As a second son, Lord George Germain is content to remain in the background. His elder brother, who has cast off those same cares and responsibilities, lives in Italy and depends on him to take care of the family lands and tenants. Though not the reigning Marquis, George enjoys living a quiet and repressed life in the family manor. He also enjoys the freedom to choose a bride and, after being disappointed in his first love because of his penury, finds solace in the wealthy arms of the local Dean's daughter, Mary Lovelace. Mary is an innocent, fun-loving girl with a vivid imagination who is doted upon by her father and dreams of being swept away by a romantic hero. Though George is quite different from her daydream knight, she accepts his offer of marriage and teaches herself that she will come to love him eventually.

George and Mary take up residence with George's mother and sisters at Manor Cross, where Mary is sorely tried by the prim and proper lifestyle and rigid moral standards. Luckily, a premarital stipulation made by her father requires Lord George to acquire a home in London for the season, where she wholeheartedly flees. She quickly finds herself in trouble there. Though innocent in nature, the friendship that she forms with a dashing young captain begins to stir up gossip that angers her husband. His jealousy is provoke and, though he's guilty himself of romantic intrigues with his former love, he becomes angry with Mary and her would-be suitor. A rift in their relationship quickly ensues and is made worse by the return of his elder brother with an Italian wife and a son whose parentage is brought into question. The Dean, afraid to lose the possibility that he will one day be grandfather to a Marquis, convinces George to begin a legal investigation into the identity and legitimacy of this newly arrived Lord Popenjoy (the name given to the Marquis' heir.) The probe is inconclusive but becomes a moot point when the little boy dies, followed soon after by his odious father, leaving behind the title to George and his offspring. Will the resolution of this problem free the way for George and Mary to resolve their differences? Will they be drawn together by the birth of their own heir? Or is Mary's new-found independence going to be a wall between them that will never fall?

Certainly not among Trollope's best works, this book was a bit tedious. Most of the characters are unlikable with few - or no - redeeming qualities. Even George and Mary are difficult to like. I would recommend the Barset novels and a few of the other of his works before encouraging anyone to read this one. However, I did find some little gems within its pages:

"It is not what one suffers that kills one, but what one knows that other people see that one suffers."

"The Baroness...seemed to have no hesitation in speaking of man generally as a foul worm who ought to be put down and kept under, and merely allowed to be the father of children."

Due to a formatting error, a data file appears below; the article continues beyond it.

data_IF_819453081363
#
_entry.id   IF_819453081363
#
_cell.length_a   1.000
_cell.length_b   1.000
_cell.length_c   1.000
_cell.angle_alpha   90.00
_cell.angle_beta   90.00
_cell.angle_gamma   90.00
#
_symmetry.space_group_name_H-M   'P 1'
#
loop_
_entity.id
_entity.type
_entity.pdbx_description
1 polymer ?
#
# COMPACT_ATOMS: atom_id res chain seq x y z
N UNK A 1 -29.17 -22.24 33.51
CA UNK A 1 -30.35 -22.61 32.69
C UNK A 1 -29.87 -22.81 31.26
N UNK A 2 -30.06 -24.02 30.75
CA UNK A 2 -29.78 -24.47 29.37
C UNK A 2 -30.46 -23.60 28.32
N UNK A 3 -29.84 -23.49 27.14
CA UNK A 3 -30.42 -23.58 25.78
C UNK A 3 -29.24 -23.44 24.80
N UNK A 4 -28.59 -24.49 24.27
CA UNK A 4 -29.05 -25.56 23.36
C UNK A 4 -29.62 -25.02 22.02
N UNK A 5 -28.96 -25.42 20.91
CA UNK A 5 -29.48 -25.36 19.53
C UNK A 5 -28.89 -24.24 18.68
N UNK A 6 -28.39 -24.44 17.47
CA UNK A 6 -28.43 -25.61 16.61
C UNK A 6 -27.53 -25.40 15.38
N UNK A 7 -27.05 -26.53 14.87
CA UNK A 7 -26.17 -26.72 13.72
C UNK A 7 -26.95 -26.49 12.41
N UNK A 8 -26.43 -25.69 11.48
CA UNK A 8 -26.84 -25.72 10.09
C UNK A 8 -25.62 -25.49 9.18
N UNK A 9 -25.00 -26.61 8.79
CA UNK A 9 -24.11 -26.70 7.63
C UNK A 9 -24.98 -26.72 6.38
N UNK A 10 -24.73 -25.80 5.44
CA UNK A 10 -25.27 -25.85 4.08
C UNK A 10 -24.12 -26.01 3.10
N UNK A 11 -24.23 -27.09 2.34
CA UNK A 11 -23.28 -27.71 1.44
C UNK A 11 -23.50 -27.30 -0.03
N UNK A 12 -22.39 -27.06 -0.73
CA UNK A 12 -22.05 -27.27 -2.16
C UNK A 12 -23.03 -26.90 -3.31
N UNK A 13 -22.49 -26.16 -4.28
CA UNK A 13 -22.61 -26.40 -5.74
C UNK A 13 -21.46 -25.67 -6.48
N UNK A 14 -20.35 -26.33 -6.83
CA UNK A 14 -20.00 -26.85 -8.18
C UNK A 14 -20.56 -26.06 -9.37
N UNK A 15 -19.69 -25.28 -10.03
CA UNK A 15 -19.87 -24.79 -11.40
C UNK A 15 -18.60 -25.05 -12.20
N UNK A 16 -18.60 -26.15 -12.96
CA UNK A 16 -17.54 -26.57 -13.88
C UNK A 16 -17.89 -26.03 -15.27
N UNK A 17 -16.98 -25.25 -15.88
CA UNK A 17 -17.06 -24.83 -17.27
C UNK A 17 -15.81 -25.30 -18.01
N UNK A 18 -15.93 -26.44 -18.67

"My idea of a perfect world is one where nobody would ever have to get up."

I think the Dean's love for his daughter, though a bit overdone, was especially touching. For instance, "Anything he might have said of myself I could have borne. He could have applied no epithet to me which, I think, could even have ruffled me. But he spoke evil of you....Then I was full of wrath...I did not even attempt to control myself; but I took him by the throat and flung him violently to the ground." and "In his own habits he was simple. The happiness of his life had been to see his daughter happy. His very soul had smiled within him when she had smiled in his presence."

"...the tidings must be untrue. And yet he believed and rejoiced in believing every word of them. He was a pious man, and did not know that he was lying. He was an anxious Christian, and did not know that he was doing his best to injure an enemy behind he back. He hated the Dean; but he thought that he loved him....thought that he was most anxious for the salvation of the Dean's soul." (How true this is of so many Christians today!)

"Each must give way to the other if there is to be any happiness." (My own parent's recipe for marital success.)

"Forgive us our trespasses, as we forgive them who trespass against us,--excepting Jones who has committed the one sin that we will not forgive, that we ought not to forgive."
1 internautes sur 1 ont trouvé ce commentaire utile 
5.0 étoiles sur 5 The Best of Trollope 24 septembre 2013
Par John A. Corzine - Publié sur
Format:Broché|Achat vérifié
Who wouldn't love a great Anthony Trollope novel. Aside from the novels in the Palliser series and the Barsetshire series this is one of his very best (he wrote some 49 novels). A chronicler of mid-19th century England, Trollope explored the politics, religion, and manners of the upper classes. This is a story of a disputed fortune centering around who is the real heir---plenty of intrigue and false leads. Trollope is a master of the language---in my opinion the best of that period---which includes Dickens and Thackery. Some of his work has brought to life by public television films, such as "The Way We Live Now." All great stuff.
5.0 étoiles sur 5 First rate Trollope 20 avril 2009
Par Harold Kaplan - Publié sur
There are some familiar Trollopean themes here: how headstrong newlyweds can turn minor spats into a serious rupture (He Knew He was Right, Kept in the Dark), how artful women can manipulate weak-willed men (The Claverlings, Mrs. Hurtle in The Way We Live Now). The central plot, summarized in the quesion that makes up the title, introduces us to one of Trollope's most lovable rascals, the Marquis of Brotherton, lovable because his rascality is so straightforward and lacking in guile. The other plot is about a sombre, priggish, not terrible bright Lord George who tries to dominate his flighty wife (Cf. Can You Forgive Her?), but she can easily run circles around him. What makes this top-notch Trollope is the wonderful gallery of fools, scoundrels and schemers -- and some people who manage to be all three. The wit andd satire is sustained throughout. Trollope hated all reformers and do-gooders, but he especially
disliked feminists. Here he has great fund at the expensive of Baroness Banmann, Selina Protest and Antonia Q. Fleabody, who lecture at "The Rights of Women Institute, Established for the Relief of the Disabilities of Females", popularly known as "the disabilities".